Online trolling is a common practice in the contemporary setting. Anonymous persons engage in deceptive and disruptive mechanisms without any vital purpose (Buckels, Trapnell & Paulhus, 2014). The frequency of activity across distinct media platforms connects with the disruptive use of technology. For example, most of the anonymous persons that intimate and bully others are heavy users of technology. The anonymity approach protects the interests and welfare of Internet users. Anonymity thus allows users to engage in distinct inimical actions without fear of possible repercussions.
The research question revolves around the capacity of the anonymous approach to enable a person to engage in inimical actions without fear of adverse outcomes. Does anonymity guarantee the elimination of any repercussions during engagement in inimical actions?
Scholarly materials provide the basis for the research. Articles containing information and data about anonymity in Internet use will avail excellent content for the study. Credible sites and academic platforms will act as viable locations to access these materials. Thus, journal articles act as essential research materials utilized in this research. Exposure to these sources enables one to familiarize themselves with the anonymity perspective and how it affects other users. In most cases, anonymous users take the opportunity to bully and look down on other persons in different social media platforms. One of the aspects that need further analysis is how anonymous persons adopt inimical behaviors and get away with their actions.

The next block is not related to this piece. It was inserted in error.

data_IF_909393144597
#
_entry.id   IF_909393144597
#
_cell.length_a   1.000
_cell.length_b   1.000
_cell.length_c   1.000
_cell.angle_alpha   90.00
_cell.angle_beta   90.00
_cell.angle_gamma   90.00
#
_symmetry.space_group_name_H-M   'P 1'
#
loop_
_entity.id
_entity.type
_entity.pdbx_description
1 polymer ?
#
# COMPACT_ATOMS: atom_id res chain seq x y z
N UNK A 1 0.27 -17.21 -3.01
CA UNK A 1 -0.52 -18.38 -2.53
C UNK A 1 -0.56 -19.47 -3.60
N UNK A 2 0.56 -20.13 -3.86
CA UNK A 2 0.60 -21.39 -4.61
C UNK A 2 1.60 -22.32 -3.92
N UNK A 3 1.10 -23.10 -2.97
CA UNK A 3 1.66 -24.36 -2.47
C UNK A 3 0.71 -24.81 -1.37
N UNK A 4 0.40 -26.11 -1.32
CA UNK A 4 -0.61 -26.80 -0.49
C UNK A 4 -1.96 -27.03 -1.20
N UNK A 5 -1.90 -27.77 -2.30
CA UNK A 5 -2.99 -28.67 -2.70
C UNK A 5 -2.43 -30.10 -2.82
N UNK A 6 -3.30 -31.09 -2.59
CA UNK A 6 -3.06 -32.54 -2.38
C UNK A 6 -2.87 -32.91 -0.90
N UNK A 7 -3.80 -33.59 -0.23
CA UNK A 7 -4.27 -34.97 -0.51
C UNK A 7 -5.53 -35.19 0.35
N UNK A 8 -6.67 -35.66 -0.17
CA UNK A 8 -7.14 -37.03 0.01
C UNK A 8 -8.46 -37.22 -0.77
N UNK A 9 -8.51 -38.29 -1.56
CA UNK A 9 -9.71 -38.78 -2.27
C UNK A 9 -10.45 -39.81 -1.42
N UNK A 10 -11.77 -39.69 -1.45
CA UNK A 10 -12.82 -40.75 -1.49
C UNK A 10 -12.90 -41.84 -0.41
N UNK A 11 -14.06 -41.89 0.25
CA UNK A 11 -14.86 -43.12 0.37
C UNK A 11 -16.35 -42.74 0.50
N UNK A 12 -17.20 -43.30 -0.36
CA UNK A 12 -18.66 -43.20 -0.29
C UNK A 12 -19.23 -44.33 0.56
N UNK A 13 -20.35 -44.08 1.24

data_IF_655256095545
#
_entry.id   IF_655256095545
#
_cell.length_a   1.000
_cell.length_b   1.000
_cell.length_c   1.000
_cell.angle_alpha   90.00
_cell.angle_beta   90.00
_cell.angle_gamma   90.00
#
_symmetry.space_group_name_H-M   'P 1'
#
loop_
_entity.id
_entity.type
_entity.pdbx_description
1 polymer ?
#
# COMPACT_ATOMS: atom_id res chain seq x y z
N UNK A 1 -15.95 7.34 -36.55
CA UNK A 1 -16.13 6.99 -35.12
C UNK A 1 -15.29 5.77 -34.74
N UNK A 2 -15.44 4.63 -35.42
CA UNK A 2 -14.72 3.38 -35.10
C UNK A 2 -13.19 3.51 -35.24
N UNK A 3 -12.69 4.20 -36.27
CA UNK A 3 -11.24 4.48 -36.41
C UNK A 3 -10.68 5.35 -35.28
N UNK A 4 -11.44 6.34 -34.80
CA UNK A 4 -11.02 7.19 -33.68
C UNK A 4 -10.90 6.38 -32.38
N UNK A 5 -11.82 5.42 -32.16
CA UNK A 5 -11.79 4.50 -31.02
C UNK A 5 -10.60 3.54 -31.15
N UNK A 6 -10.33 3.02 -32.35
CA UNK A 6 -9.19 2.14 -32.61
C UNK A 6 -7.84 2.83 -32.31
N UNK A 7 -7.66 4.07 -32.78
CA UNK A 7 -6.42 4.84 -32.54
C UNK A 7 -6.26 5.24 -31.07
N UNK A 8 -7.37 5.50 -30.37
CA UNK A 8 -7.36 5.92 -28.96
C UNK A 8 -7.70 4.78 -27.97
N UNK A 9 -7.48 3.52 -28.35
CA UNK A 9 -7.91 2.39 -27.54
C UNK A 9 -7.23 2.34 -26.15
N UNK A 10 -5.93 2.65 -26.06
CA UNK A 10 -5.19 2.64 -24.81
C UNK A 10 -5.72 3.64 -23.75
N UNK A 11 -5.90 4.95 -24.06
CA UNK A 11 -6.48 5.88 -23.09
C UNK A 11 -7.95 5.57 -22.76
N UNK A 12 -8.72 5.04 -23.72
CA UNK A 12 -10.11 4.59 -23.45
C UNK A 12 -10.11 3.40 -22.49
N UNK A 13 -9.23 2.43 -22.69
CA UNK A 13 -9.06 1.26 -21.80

Anonymity assists media users to pass distinct messages without identity exposure. The research outcomes permit people to assess the benefits of anonymity in Internet use. However, these inimical actions may have a detrimental impact on other persons despite benefiting the user. Thus, it is vital to examine how the anonymity practice element affects other potential users.
Buckels, E. E., Trapnell, P. D., & Paulhus, D. L. (2014). Trolls just want to have fun. Personality and Individual Differences, 67, 97-102.